Sometimes, it’s just hard.
When I can’t fix it.
When my baby hurts.
When the world is too bright, too loud, too big, too scary – just too MUCH.
I sit on the floor outside the theater holding my crying girl. I swear I’d done everything I could think of to prepare. But neither the noise canceling headphones nor the popcorn and gummy bears nor all the prep work in the world could get us through.
There was no epic meltdown. No kicking, screaming tantrum. Instead there was the heartbreaking, silent cry of a little girl whose sensory system was under attack. She climbed onto me, curled her little arms around my neck, and said “hug, hug, hug,” over and over again.
I couldn’t make it better. I couldn’t make it easier. It was just too much for her to take. All I could do was get us the hell out of there.
There were so many reasons that it should have worked. I’m too tired to detail them, but trust me – this should have been the one.
We walk the long corridor together, side by side.
“Jesus is my favorite Godspell friend.”
“Yes, honey, I know.”
“I like Zoe better than Elmo.”
“I know, honey.”
“They live on Sesame Street.”
“Yes, baby girl, they do.”
The scripts – the comfort of sameness. Order out of chaos.
I suggest going back in to try again. Her mouth opens into a tortured ‘O’. The tears stream down her little cheeks again.
We sit down on the floor to the side of the door and listen. How many times have we been here – just outside a door – listening to the world on the other side? Birthday parties, movies, kids’ shows of all shapes and sizes – too many to count.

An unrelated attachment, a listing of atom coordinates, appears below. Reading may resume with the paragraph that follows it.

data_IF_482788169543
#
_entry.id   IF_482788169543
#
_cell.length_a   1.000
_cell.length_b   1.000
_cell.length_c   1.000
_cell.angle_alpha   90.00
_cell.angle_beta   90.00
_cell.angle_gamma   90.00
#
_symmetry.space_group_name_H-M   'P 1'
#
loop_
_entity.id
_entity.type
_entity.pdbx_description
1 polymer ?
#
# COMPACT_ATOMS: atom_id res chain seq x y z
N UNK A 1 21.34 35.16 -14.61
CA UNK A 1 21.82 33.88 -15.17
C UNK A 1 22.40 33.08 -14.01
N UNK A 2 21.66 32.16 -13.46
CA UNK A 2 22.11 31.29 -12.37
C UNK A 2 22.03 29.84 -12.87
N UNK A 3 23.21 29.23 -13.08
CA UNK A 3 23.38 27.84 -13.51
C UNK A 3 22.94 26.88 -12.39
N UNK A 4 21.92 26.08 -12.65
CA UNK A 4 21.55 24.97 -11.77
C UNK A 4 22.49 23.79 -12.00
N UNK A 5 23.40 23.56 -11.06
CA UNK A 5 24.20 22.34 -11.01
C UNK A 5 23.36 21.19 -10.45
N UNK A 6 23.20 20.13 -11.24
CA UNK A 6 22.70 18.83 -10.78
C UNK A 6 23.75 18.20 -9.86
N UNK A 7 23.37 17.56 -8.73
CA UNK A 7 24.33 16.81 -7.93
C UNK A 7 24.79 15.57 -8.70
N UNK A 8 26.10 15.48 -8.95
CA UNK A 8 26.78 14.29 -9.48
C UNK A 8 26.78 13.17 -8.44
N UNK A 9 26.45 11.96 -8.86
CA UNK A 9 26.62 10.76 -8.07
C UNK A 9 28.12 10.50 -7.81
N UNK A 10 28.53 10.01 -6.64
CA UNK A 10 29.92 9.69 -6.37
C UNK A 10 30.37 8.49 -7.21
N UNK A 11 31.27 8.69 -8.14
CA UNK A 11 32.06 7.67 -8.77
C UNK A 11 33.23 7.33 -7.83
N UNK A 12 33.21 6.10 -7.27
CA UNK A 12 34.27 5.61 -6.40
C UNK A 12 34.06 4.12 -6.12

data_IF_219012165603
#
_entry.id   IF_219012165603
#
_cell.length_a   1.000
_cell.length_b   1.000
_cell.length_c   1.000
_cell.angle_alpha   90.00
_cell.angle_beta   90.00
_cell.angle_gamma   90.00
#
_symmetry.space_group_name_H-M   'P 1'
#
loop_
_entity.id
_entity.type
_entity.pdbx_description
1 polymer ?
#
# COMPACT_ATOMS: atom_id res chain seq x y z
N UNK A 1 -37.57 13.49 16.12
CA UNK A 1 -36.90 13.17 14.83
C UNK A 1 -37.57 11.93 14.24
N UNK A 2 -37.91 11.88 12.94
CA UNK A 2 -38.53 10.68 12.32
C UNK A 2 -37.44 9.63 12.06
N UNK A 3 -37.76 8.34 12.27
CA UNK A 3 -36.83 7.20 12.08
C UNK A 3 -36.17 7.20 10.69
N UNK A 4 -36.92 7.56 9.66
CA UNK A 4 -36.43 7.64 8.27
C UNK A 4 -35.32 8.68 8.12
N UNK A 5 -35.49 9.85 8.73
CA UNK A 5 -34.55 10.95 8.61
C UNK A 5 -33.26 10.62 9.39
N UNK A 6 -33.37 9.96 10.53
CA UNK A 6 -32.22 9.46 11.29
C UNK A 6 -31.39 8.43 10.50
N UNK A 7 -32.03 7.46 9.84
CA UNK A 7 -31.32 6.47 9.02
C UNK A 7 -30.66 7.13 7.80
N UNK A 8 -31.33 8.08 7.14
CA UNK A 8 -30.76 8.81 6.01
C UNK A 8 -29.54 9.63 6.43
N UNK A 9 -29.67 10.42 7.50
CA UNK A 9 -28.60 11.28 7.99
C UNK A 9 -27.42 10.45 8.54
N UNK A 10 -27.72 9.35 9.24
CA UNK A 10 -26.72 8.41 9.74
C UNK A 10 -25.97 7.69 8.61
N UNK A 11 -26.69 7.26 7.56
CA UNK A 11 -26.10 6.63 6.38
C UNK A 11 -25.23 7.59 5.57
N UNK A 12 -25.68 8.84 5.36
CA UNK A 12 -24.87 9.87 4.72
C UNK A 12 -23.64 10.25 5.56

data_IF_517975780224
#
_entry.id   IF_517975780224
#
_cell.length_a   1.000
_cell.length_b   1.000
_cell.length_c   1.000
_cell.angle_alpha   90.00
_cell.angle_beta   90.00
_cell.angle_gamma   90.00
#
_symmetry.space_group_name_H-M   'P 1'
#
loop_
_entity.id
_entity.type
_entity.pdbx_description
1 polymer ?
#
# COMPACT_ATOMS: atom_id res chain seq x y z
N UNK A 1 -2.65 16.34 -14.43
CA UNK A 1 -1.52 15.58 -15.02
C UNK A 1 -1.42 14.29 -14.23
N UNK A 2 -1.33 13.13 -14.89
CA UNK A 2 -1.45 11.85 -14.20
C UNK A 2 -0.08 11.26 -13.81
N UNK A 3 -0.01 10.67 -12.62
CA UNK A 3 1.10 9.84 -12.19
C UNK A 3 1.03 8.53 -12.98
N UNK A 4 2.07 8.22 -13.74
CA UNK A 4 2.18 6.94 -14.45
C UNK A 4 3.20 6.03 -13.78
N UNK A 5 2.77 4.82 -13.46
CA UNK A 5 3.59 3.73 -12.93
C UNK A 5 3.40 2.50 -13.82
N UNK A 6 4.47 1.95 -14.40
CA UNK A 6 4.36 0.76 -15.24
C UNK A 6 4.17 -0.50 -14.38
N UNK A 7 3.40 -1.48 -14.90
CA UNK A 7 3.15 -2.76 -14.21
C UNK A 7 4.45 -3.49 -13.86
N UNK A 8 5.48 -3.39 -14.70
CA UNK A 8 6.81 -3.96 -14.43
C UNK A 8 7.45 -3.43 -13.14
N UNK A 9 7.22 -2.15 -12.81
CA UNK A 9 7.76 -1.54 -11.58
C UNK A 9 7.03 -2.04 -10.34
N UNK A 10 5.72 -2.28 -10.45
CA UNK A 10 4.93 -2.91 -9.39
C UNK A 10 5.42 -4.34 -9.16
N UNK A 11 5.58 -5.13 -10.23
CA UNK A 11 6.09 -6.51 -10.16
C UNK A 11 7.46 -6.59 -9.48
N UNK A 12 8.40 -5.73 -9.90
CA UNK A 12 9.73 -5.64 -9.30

A mother chases a toddler out the door – he’s no bigger than a minute. She and I exchange a smile. Brooke doesn’t notice.
As she scrolls through the home videos on my phone, my mind wanders back to the moments before the movie. As we waited for the slowest concession stand worker in the history of the world to finish her chat with her co-worker and scoop some popcorn, Brooke had done jumping jacks. I thought it was adorable. Someone else did not.
“Brooke, what are you doing?” I asked.
“Jumping jacks!” she shouted back.
Ask a silly question ..
I didn’t stifle my giggle.
Katie looked up at me with pleading eyes. “Mama, she’s EMBARRASSING us in public again.”
I’d fought yet again with that all-too-common tornado’s brew of emotion – empathy for one child stirred into a healthy dose of anger in defense of the other – how dare she – and yet, of course, she’s eight. Of course.
The movie finally ends and we watch the parade of people file out. I search the crowd for Katie and Julie. Smiling four and five year-olds chatter on about how cool the Chipmunks were – I’m sure I see far more of them than there really are, but Jesus – enough.
An hour later, my girl is still not herself. I beat myself up for trying to bring her somewhere that can’t help but overload her system.
Three hours later I am still sitting up in bed. I want to scream. Or throw something. I want to know why it has to be so hard – why the simplest things – like a movie – have to be out of reach. Why every little thing has to be such a PROCESS for my girl. Why a theater full of kids and their parents can sit happily through a movie without having to plan for every possible contingency. Why my baby’s life has to be HARD. I want to know WHY. She shouldn’t have to struggle. She simply doesn’t deserve hard.
Once in a while Katie will rebel against a ‘no’ with, “It’s not fair.” It drives me crazy. My response is the same every time. “What’s not fair is that there are children in the world without enough to eat. THAT’S not fair.”
But all I can think as I sit in the dark is, “It’s not fair.” It’s not fair that our children have to hurt disproportionately. It’s not fair that my nearly seven year-old can’t go to a God-damn movie.
It’s just not fair.